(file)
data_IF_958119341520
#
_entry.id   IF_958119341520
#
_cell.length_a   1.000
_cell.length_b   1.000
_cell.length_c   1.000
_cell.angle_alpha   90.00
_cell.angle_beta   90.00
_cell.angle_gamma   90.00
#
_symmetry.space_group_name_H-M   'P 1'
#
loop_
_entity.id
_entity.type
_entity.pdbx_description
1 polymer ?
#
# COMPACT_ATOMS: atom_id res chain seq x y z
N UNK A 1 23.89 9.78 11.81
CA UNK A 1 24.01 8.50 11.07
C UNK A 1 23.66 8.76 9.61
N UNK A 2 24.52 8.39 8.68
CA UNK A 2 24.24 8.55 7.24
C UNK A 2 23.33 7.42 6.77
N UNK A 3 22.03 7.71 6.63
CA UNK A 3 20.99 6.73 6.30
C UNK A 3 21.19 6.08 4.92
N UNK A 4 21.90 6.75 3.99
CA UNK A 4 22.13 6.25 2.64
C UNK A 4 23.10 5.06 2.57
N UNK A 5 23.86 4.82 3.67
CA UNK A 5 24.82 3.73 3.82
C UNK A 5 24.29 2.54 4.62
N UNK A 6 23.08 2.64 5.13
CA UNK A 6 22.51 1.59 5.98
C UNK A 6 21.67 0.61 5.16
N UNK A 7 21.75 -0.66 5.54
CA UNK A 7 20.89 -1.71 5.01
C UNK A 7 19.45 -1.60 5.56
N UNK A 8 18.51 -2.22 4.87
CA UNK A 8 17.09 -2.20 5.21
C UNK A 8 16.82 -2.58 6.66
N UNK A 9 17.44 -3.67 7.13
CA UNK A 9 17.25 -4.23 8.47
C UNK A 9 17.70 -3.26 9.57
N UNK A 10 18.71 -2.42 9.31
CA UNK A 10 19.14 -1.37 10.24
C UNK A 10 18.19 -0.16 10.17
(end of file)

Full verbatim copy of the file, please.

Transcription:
data_IF_958119341520
#
_entry.id   IF_958119341520
#
_cell.length_a   1.000
_cell.length_b   1.000
_cell.length_c   1.000
_cell.angle_alpha   90.00
_cell.angle_beta   90.00
_cell.angle_gamma   90.00
#
_symmetry.space_group_name_H-M   'P 1'
#
loop_
_entity.id
_entity.type
_entity.pdbx_description
1 polymer ?
#
# COMPACT_ATOMS: atom_id res chain seq x y z
N UNK A 1 23.89 9.78 11.81
CA UNK A 1 24.01 8.50 11.07
C UNK A 1 23.66 8.76 9.61
N UNK A 2 24.52 8.39 8.68
CA UNK A 2 24.24 8.55 7.24
C UNK A 2 23.33 7.42 6.77
N UNK A 3 22.03 7.71 6.63
CA UNK A 3 20.99 6.73 6.30
C UNK A 3 21.19 6.08 4.92
N UNK A 4 21.90 6.75 3.99
CA UNK A 4 22.13 6.25 2.64
C UNK A 4 23.10 5.06 2.57
N UNK A 5 23.86 4.82 3.67
CA UNK A 5 24.82 3.73 3.82
C UNK A 5 24.29 2.54 4.62
N UNK A 6 23.08 2.64 5.13
CA UNK A 6 22.51 1.59 5.98
C UNK A 6 21.67 0.61 5.16
N UNK A 7 21.75 -0.66 5.54
CA UNK A 7 20.89 -1.71 5.01
C UNK A 7 19.45 -1.60 5.56
N UNK A 8 18.51 -2.22 4.87
CA UNK A 8 17.09 -2.20 5.21
C UNK A 8 16.82 -2.58 6.66
N UNK A 9 17.44 -3.67 7.13
CA UNK A 9 17.25 -4.23 8.47
C UNK A 9 17.70 -3.26 9.57
N UNK A 10 18.71 -2.42 9.31
CA UNK A 10 19.14 -1.37 10.24
C UNK A 10 18.19 -0.16 10.17